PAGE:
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Protein lemonade is catching on, but is it really healthy?

Protein shake. Picture: Nature Zen Unsplash

Protein shake. Picture: Nature Zen Unsplash

Published May 26, 2023


As the northern hemisphere welcomes the warmer weather, many are turning to refreshing drinks to cool down and replenish their bodies.

While classic summer drinks like lemonade and iced tea never go out of style, a new trend has emerged that adds a healthy twist to these summer favourites.

Enter protein lemonade, a delicious and nutritious drink combination that adds a boost of protein to a classic thirst quencher.

This new trend is taking social media by storm and gaining popularity among health enthusiasts and fitness gurus who are looking for a tasty and satisfying way to stay cool in the summer heat.

Dubbed the perfect refreshing drink after a workout, protein lemonade is quickly becoming the drink of the season. But is it really healthy?

This trend is growing with multiple hashtags being used across TikTok, including #ProteinLemonade and #frostedlemonade. These hashtags have been used on more than 12.2M views for videos featuring the drink, making it one of the biggest trends in the fitness community.

But what’s behind this sudden trend? Some believe it’s simply a new way to mix up traditional protein shakes.

People are always looking for new ways to consume protein and protein lemonade is just another fun creative way to get your protein powder. Plus, it's quick, refreshing, and easy to make.

@its.miss.nicole 🍋Frosted Lemonade Protein Shake #hotmidlifemomsummer #premierprotein #frostedlemonade #highproteinfrostedlemonade #proteindrink ♬ Little Bitty Pretty One - Thurston Harris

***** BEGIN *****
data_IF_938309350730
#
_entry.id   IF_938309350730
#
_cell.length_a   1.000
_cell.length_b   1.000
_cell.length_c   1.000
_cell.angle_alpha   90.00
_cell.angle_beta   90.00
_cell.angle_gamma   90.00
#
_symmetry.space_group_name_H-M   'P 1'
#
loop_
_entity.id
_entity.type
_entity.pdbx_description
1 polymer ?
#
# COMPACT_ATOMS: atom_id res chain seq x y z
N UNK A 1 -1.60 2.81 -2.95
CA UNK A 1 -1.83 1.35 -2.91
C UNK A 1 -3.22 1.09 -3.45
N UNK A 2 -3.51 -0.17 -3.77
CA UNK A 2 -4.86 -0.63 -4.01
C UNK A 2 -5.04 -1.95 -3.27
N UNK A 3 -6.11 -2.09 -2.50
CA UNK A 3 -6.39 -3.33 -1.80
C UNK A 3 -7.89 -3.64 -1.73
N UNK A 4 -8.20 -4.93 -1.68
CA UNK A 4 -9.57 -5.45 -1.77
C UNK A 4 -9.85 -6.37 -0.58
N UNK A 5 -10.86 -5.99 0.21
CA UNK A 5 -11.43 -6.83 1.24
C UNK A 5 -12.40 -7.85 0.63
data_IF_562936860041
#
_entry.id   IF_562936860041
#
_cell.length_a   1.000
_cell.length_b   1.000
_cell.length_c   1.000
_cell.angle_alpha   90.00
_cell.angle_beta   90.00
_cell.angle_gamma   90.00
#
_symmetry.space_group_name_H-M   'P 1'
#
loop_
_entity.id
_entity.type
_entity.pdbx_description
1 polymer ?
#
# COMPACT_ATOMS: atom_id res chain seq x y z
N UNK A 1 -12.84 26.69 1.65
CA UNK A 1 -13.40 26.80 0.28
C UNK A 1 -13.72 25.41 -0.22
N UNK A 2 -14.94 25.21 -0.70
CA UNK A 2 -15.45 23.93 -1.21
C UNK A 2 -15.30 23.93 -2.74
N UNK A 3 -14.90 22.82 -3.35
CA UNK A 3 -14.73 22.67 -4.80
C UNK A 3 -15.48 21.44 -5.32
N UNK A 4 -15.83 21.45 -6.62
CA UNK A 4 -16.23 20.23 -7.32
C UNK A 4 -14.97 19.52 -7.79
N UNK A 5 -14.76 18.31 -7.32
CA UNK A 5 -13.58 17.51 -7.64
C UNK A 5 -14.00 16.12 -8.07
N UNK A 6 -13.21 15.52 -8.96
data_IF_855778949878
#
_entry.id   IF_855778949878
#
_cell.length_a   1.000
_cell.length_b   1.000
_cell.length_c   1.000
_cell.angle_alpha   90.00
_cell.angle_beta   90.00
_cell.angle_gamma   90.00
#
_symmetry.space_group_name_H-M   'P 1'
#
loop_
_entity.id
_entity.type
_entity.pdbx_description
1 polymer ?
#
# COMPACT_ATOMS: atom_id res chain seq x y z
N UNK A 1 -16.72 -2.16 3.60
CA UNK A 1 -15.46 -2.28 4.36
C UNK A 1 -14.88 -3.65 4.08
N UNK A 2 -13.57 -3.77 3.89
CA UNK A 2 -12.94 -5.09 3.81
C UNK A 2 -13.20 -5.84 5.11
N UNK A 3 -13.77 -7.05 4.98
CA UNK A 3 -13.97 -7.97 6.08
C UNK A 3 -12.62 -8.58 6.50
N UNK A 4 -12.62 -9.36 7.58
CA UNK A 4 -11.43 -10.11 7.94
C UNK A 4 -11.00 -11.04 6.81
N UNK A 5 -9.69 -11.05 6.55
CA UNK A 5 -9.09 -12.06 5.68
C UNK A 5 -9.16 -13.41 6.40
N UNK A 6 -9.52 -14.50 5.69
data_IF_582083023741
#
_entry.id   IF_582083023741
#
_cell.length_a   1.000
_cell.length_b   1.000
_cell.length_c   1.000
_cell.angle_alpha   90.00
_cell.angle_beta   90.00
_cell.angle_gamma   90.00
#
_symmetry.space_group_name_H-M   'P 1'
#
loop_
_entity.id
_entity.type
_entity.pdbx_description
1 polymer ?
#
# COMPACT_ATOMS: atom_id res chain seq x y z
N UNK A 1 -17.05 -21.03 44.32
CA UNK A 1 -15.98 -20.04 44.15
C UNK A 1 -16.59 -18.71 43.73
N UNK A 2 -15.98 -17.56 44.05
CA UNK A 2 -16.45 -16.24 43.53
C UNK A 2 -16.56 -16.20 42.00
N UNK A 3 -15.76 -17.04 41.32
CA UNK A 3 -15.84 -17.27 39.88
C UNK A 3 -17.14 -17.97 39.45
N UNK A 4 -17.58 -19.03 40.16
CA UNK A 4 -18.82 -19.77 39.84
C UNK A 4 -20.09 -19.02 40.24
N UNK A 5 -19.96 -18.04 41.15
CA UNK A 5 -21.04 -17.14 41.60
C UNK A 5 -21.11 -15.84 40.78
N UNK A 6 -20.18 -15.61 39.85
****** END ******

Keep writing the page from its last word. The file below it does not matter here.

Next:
Although we need to raise concerns about the healthfulness of adding lemonade to protein powder. While consuming protein powder is generally considered safe, some people may experience digestive issues or allergic reactions.

Protein lemonade also presents some additional challenges for those who are lactose intolerant. Even though protein powders are made from whey proteins, dairy-intolerant individuals may need to opt for vegan protein powders.

The trend continues to gain popularity despite these concerns. For those looking to try protein lemonade, experts suggest being mindful of the sugar content and checking the label to ensure ingredients are safe for consumption.

So, is protein lemonade healthy? The answer is not entirely clear, as it depends on the individual’s dietary needs and preferences. Nonetheless, one thing is certain: the trend is taking over social media, and many are eager to give it a try.

@mealsandmunchies Tried the viral protein frosted lemonade! Easy way to get in protein #viral #frostedlemonade #chickfila #dupe #proteinlemonade #trending #lemonade #recipe #mocktails ♬ original sound - Brooke

According to the South African Sports Science Institute, the recommended daily protein intake for athletes is 1.2–1.7g/kg of body weight. This means that a 70kg athlete would need between 84–119g of protein per day.

When it comes to protein powder specifically, the institute advises that athletes should aim to consume 20–25g of protein per serving, which is roughly about one scoop of most protein powders. Nevertheless, a person’s exact amount may vary depending on their body weight, their degree of training intensity, and their goals.

Refreshing glass of water with a slice of lemon. Picture: Laura Choutte Unsplash

Consuming too much protein powder can have potential dangers to the body.

One potential danger is that excess protein can put a strain on the kidneys, as they are responsible for filtering and excreting excess nitrogen waste products from protein metabolism. This can lead to kidney damage or dysfunction, especially in those with pre-existing kidney problems.

Another potential danger is that consuming protein powder as the only source of protein can also lead to nutrient deficiencies, as it lacks the essential vitamins, minerals, and fibre found in whole food sources of protein.

It’s important to note that these potential dangers apply to consuming excessive amounts of protein powder and that moderate consumption as part of a balanced diet is generally safe for most people.

As with any dietary supplement, it’s always best to consult with a registered dietitian or your GP to determine the appropriate amount for your individual needs and goals.

Read the latest issue of IOL Health digital magazine here.